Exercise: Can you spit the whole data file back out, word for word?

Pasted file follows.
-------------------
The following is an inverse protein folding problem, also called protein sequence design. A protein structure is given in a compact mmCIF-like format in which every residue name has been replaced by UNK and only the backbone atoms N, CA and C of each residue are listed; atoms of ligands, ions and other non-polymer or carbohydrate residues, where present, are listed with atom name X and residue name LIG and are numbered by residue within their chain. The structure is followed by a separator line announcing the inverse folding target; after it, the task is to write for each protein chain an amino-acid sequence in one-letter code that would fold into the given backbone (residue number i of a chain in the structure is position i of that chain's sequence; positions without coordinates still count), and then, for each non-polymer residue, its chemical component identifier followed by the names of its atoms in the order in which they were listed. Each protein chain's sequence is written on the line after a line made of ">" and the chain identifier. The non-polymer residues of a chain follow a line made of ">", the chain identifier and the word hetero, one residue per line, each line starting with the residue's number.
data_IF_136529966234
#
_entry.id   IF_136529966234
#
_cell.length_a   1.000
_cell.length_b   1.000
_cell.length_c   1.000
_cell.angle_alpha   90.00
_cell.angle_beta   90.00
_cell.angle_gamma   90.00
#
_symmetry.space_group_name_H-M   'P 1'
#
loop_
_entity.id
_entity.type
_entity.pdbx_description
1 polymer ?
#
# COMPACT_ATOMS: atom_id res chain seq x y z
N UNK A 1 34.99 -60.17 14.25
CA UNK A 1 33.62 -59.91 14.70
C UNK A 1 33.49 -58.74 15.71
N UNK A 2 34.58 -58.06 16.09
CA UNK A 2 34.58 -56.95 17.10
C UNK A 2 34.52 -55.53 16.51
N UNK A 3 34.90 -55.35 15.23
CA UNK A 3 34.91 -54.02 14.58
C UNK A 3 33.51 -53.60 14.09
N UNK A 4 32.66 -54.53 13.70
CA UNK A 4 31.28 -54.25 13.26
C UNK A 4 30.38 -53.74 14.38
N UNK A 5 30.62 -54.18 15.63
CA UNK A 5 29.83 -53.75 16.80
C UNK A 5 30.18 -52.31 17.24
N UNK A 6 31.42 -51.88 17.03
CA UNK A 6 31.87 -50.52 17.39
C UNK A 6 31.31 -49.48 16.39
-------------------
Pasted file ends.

The following is an inverse protein folding problem, also called protein sequence design. A protein structure is given in a compact mmCIF-like format in which every residue name has been replaced by UNK and only the backbone atoms N, CA and C of each residue are listed; atoms of ligands, ions and other non-polymer or carbohydrate residues, where present, are listed with atom name X and residue name LIG and are numbered by residue within their chain. The structure is followed by a separator line announcing the inverse folding target; after it, the task is to write for each protein chain an amino-acid sequence in one-letter code that would fold into the given backbone (residue number i of a chain in the structure is position i of that chain's sequence; positions without coordinates still count), and then, for each non-polymer residue, its chemical component identifier followed by the names of its atoms in the order in which they were listed. Each protein chain's sequence is written on the line after a line made of ">" and the chain identifier. The non-polymer residues of a chain follow a line made of ">", the chain identifier and the word hetero, one residue per line, each line starting with the residue's number.
data_IF_136529966234
#
_entry.id   IF_136529966234
#
_cell.length_a   1.000
_cell.length_b   1.000
_cell.length_c   1.000
_cell.angle_alpha   90.00
_cell.angle_beta   90.00
_cell.angle_gamma   90.00
#
_symmetry.space_group_name_H-M   'P 1'
#
loop_
_entity.id
_entity.type
_entity.pdbx_description
1 polymer ?
#
# COMPACT_ATOMS: atom_id res chain seq x y z
N UNK A 1 34.99 -60.17 14.25
CA UNK A 1 33.62 -59.91 14.70
C UNK A 1 33.49 -58.74 15.71
N UNK A 2 34.58 -58.06 16.09
CA UNK A 2 34.58 -56.95 17.10
C UNK A 2 34.52 -55.53 16.51
N UNK A 3 34.90 -55.35 15.23
CA UNK A 3 34.91 -54.02 14.58
C UNK A 3 33.51 -53.60 14.09
N UNK A 4 32.66 -54.53 13.70
CA UNK A 4 31.28 -54.25 13.26
C UNK A 4 30.38 -53.74 14.38
N UNK A 5 30.62 -54.18 15.63
CA UNK A 5 29.83 -53.75 16.80
C UNK A 5 30.18 -52.31 17.24
N UNK A 6 31.42 -51.88 17.03
CA UNK A 6 31.87 -50.52 17.39
C UNK A 6 31.31 -49.48 16.39